Bringing Together the Living and Dead: Integrating Extant and Fossil Biodiversity in Evolutionary Studies
Magallón, Susana .
Alternative uses of fossil data in relaxed molecular clock age estimation: a case study on the age of angiosperms.
RELAXED molecular clock (RMC) methods provide substantially different perspectives about the timing of angiosperm crown group origin and diversification than fossil earliest occurrences. Nevertheless, RMC and the fossil record agree in identifying a burst of phylogenetic branching soon after the origin of the clade giving rise to its major lineages, including Nymphaeales, Magnoliales, Chloranthaceae, monocots and eudicots. Molecular phylogeny estimates suggest that angiosperms are the sister to all living gymnosperms, however, this hypothesis does not preclude the possibility that one or several extinct gymnosperm lineages are more closely related to angiosperms. A partial explanation to the observed discrepancy between RMC and fossils regarding the timing of angiosperm origin and diversification may be that RMC methods are misguided by the long angiosperm stem lineage, in which landmarks that may limit their age are missing. To evaluate this idea, possible angiosperm stem relatives were identified on the basis of a combined phylogenetic analysis of morphological and molecular data for living and fossil seed plants. The resulting information was implemented in two different ways in strict molecular clock (SMC) and Penalized Likelihood (PL) age estimation: First, the age of the extinct sister group of angiosperms, Caytonia, was introduced as a maximum constraint of angiosperm age. Second, branch lengths of angiosperm stem relatives were optimized with maximum likelihood, and inserted in a phylogram for living taxa, which was subsequently used for age estimation. Imposing a maximum age constraint on the age of angiosperms resulted in ages that are closer to fossil ages, however, the use of optimized branch lengths for angiosperm stem relatives resulted in ages that are even older than those obtained with conventional SMC and PL estimation. Although entirely experimental in its approach, this study examines alternative implementations of fossil information to aid estimation of divergence times based on molecular data.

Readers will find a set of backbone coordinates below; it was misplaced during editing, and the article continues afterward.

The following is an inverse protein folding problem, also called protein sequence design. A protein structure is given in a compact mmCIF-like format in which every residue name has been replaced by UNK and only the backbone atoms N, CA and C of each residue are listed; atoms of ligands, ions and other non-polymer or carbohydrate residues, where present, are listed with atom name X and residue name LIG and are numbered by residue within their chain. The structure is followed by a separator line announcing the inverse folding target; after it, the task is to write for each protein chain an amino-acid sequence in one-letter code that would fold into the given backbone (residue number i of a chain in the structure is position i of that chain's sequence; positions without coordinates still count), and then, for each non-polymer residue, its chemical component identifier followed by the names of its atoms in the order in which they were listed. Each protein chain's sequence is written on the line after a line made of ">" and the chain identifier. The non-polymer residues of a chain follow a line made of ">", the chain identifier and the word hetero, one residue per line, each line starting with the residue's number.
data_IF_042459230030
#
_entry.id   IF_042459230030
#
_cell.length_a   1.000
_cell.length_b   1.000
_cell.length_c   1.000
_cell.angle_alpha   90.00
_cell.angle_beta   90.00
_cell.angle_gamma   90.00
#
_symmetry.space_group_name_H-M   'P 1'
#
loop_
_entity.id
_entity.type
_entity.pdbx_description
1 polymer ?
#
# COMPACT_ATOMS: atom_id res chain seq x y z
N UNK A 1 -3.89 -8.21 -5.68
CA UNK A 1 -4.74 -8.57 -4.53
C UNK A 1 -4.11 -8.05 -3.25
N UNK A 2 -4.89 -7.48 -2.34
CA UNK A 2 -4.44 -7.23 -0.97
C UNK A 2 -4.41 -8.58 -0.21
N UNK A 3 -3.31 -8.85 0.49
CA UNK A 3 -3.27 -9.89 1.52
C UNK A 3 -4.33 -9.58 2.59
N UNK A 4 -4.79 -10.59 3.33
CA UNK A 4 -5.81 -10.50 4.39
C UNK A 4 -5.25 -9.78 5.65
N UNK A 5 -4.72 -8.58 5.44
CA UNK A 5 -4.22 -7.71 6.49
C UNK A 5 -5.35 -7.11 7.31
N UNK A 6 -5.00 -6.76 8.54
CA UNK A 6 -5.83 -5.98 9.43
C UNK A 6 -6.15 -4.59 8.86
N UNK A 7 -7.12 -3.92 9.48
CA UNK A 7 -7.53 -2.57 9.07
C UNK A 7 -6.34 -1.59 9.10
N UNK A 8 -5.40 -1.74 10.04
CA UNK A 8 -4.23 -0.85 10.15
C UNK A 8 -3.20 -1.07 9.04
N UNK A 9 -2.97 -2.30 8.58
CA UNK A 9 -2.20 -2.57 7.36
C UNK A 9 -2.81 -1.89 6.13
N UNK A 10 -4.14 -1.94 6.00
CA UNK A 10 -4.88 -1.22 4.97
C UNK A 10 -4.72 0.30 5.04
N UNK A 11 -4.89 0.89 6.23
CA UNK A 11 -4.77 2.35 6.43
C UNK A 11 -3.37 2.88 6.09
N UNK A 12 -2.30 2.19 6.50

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1 - Universidad Nacional Autónoma de México, Department of Botany, 3er Circuito de Ciudad Universitaria, Del. Coyoacán, Mexico City, México D.F., 04510, Mexico
maximum age constraint
branch length optimization
seed plant phylogeny.
Presentation Type: Symposium or Colloquium Presentation
Location: 134/Performing Arts Center
Date: Tuesday, August 1st, 2006
Time: 4:30 PM